The provision would have allowed Ohio electric customers who shop for their power to avoid paying any extra charges approved to subsidize AEP's new power generation. Seitz said it would be unfair for customers who get their power from another provider to pay for AEP's investment. The charges instead should be bypassable, he said.
The House voted 65-30 to pass House Bill 114, which would replace state-mandated thresholds of renewable energy with goals that would have no penalties attached for non-compliance. “It’s already happening,” said Rep. Bill Seitz (R., Cincinnati) as he argued that electric utilities are moving toward renewables anyway.
A wind turbine severely damaged by lightning late last month is facing an uncertain future on Conneaut’s lakefront. At Monday’s City Council meeting, City Manager James Hockaday said the turbine’s owner, NexGen Energy, wants a long-term renewal of its contract with the city before it will proceed with repairs.
Two leading bird conservation groups, American Bird Conservancy (ABC) and Black Swamp Bird Observatory (BSBO), have filed a lawsuit against the Ohio Air National Guard (ANG) over its plans to build and operate a wind turbine at its Camp Perry facility. Located in Port Clinton, Ohio, on the shore of Lake Erie, Camp Perry lies in a major bird migration corridor, close to numerous Bald Eagle nests, and is likely to kill species protected under the Endangered Species Act such as Kirtland's Warbler and Piping Plover. The complaint can be accessed by clicking the links on this page. A portion of the complaint is provided below.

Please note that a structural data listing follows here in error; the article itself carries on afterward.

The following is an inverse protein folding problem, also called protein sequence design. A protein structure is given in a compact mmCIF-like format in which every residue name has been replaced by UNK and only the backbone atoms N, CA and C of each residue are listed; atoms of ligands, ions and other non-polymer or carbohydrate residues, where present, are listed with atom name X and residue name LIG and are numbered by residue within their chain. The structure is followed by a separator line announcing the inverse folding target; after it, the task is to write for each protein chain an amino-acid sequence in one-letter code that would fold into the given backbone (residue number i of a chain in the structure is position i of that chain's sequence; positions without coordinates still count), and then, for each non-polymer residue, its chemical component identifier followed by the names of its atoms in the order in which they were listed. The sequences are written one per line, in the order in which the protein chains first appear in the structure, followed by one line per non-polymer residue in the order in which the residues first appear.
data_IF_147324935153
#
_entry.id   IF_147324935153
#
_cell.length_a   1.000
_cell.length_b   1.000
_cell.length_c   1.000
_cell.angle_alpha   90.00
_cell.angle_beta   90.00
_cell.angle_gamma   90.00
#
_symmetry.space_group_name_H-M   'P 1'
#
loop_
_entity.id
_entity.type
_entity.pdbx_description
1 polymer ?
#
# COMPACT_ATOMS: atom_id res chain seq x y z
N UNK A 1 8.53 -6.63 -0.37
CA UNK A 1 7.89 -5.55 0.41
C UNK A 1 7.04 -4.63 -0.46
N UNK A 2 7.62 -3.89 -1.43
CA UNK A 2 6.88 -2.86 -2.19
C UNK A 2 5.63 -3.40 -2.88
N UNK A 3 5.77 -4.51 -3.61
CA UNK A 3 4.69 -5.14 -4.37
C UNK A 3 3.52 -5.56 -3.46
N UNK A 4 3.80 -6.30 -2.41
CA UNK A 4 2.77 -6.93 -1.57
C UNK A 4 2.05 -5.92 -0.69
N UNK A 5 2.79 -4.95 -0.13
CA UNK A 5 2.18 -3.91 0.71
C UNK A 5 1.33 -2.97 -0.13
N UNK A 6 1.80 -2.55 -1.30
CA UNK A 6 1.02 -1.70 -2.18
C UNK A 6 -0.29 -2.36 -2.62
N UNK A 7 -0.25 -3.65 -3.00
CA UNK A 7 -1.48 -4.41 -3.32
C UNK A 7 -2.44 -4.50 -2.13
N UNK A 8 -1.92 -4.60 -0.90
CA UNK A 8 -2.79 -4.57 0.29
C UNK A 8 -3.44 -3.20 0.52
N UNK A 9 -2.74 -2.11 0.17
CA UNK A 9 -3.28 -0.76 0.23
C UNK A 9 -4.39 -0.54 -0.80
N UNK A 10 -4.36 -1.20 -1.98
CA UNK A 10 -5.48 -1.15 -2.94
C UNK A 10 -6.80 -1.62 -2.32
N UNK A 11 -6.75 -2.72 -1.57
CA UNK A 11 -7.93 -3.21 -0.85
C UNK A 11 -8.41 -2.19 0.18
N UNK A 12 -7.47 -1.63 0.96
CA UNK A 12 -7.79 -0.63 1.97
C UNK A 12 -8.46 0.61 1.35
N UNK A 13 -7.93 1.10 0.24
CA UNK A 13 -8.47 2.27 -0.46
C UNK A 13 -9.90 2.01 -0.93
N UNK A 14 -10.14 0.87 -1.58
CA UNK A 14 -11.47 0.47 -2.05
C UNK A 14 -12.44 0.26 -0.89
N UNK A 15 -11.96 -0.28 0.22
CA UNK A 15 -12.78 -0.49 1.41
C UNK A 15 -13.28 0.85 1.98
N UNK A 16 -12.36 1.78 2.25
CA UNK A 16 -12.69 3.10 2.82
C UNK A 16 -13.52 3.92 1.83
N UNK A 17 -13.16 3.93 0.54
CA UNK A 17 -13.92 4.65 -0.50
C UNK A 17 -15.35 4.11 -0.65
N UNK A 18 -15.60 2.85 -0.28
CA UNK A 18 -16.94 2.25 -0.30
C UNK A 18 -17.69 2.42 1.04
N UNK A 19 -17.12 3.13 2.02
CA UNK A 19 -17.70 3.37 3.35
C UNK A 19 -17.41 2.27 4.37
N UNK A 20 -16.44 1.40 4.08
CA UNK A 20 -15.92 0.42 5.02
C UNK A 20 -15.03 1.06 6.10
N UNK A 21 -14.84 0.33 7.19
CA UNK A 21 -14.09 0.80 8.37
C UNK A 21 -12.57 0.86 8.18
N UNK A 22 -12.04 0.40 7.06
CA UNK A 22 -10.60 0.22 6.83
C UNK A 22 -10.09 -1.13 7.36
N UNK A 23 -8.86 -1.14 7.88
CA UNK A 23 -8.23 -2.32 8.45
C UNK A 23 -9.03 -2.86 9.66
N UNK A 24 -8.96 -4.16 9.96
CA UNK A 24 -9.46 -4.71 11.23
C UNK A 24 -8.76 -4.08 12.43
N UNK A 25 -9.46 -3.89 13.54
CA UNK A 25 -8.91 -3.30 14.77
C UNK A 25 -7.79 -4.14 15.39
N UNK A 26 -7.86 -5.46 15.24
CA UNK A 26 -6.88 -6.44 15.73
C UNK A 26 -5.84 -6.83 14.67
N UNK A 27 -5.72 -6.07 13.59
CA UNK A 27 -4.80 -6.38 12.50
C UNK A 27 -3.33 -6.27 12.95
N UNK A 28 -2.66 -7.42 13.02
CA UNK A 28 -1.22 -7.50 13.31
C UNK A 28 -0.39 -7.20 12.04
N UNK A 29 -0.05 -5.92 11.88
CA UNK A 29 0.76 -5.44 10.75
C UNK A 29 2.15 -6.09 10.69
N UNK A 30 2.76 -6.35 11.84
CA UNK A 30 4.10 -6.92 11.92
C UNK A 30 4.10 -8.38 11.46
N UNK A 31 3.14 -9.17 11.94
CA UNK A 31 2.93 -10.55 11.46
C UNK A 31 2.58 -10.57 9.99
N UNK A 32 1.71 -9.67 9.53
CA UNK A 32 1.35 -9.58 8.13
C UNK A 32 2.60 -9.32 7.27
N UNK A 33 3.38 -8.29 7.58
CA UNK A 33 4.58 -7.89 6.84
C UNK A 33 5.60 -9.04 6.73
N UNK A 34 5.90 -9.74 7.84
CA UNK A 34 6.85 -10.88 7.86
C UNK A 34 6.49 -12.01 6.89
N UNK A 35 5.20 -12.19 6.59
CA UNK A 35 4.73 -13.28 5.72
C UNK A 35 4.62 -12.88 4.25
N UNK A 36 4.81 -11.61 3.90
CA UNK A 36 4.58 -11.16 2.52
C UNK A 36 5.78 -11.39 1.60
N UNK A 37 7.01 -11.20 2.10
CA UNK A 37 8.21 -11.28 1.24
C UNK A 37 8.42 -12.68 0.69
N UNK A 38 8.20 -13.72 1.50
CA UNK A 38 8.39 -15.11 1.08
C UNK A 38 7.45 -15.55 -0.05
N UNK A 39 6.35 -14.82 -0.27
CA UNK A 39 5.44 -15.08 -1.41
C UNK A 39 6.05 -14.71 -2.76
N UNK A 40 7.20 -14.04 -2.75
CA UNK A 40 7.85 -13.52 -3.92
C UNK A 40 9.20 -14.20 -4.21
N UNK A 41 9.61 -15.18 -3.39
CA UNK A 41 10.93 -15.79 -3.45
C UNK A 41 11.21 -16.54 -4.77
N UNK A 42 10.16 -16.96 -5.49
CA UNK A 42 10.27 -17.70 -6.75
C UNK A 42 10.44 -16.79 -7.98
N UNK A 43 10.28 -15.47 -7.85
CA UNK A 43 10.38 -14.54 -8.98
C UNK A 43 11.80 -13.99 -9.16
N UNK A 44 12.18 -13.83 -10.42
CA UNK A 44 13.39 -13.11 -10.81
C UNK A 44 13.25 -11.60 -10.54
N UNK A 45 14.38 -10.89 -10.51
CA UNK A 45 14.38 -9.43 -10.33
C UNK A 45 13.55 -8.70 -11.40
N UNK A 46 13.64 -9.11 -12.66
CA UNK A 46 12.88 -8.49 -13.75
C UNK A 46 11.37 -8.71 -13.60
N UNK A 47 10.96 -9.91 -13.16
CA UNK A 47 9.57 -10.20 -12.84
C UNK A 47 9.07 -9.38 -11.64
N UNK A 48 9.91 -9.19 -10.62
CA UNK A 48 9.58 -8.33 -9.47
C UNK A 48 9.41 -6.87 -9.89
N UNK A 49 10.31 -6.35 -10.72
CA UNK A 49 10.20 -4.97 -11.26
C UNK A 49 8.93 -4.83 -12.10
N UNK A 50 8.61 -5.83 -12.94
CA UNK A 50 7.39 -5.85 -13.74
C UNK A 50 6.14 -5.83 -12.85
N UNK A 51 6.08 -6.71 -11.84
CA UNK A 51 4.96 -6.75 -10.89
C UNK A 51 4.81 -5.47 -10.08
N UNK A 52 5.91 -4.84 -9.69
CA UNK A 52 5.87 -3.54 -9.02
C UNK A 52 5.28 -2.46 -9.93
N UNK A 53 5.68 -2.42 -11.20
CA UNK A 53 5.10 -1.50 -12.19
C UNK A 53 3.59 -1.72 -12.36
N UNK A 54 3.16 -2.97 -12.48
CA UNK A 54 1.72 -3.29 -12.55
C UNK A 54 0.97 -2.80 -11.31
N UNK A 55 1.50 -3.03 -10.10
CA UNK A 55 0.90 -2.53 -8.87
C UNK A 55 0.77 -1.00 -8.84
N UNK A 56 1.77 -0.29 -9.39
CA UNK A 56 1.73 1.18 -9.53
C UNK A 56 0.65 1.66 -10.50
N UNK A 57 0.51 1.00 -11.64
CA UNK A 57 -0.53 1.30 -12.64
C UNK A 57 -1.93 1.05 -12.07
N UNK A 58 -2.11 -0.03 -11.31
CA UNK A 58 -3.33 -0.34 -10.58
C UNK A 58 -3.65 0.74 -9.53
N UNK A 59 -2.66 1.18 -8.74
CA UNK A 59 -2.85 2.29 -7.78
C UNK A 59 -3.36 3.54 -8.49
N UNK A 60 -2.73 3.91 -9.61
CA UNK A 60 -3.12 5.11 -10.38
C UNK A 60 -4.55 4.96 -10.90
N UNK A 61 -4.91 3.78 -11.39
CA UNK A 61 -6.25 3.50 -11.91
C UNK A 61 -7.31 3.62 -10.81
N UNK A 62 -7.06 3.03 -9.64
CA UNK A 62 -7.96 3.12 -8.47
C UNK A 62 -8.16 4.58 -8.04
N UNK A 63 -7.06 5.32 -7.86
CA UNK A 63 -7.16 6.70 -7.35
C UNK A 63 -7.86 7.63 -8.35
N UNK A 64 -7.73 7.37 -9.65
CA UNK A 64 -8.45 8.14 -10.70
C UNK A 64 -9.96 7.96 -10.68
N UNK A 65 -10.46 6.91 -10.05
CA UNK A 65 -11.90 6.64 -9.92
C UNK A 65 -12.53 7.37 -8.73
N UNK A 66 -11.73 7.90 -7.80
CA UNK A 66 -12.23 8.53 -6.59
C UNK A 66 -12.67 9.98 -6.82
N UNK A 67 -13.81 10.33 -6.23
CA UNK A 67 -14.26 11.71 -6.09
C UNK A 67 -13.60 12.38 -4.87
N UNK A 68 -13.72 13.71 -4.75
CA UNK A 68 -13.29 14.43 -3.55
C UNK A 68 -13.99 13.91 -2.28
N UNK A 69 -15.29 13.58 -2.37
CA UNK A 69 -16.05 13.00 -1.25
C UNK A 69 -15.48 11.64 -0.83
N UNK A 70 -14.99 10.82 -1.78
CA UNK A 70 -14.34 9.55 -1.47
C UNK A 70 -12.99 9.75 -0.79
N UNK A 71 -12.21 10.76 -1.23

Two leading bird conservation groups, American Bird Conservancy (ABC) and Black Swamp Bird Observatory (BSBO), have filed a lawsuit against the Ohio Air National Guard (ANG) over its plans to build and operate a wind turbine at its Camp Perry facility.
The Republican majority in the Ohio House is moving again to get rid of the state's renewable energy rules. In a bill sponsored by a Cincinnati Republican and released late Tuesday, the House would make voluntary the mandates that now require power companies to generate or buy and sell a percentage of power from wind, solar and other renewable technologies.
This brief, filed before the Ohio Court of Common Pleas in Franklin County, Ohio, responds to Iberdrola's (Avangrid Renewables) action to stop any public disclose of bird/bat mortality data at its Blue Creek wind facility. Iberdrola has argued that the number of birds and bats killed by its turbines is a “trade secret” protected under Ohio law. The introduction and summary of arguments for why Iberdrola's claims are not supported by Ohio law are provided below. The full brief can be accessed by clicking the links on this page. The original complaint can be found here.
After the committee recommended legislators indefinitely suspend Ohio’s portfolio standards, the Legislature sent to Kasich’s desk a measure that would have delayed implementation until 2019. Kasich vetoed the bill two days after Christmas.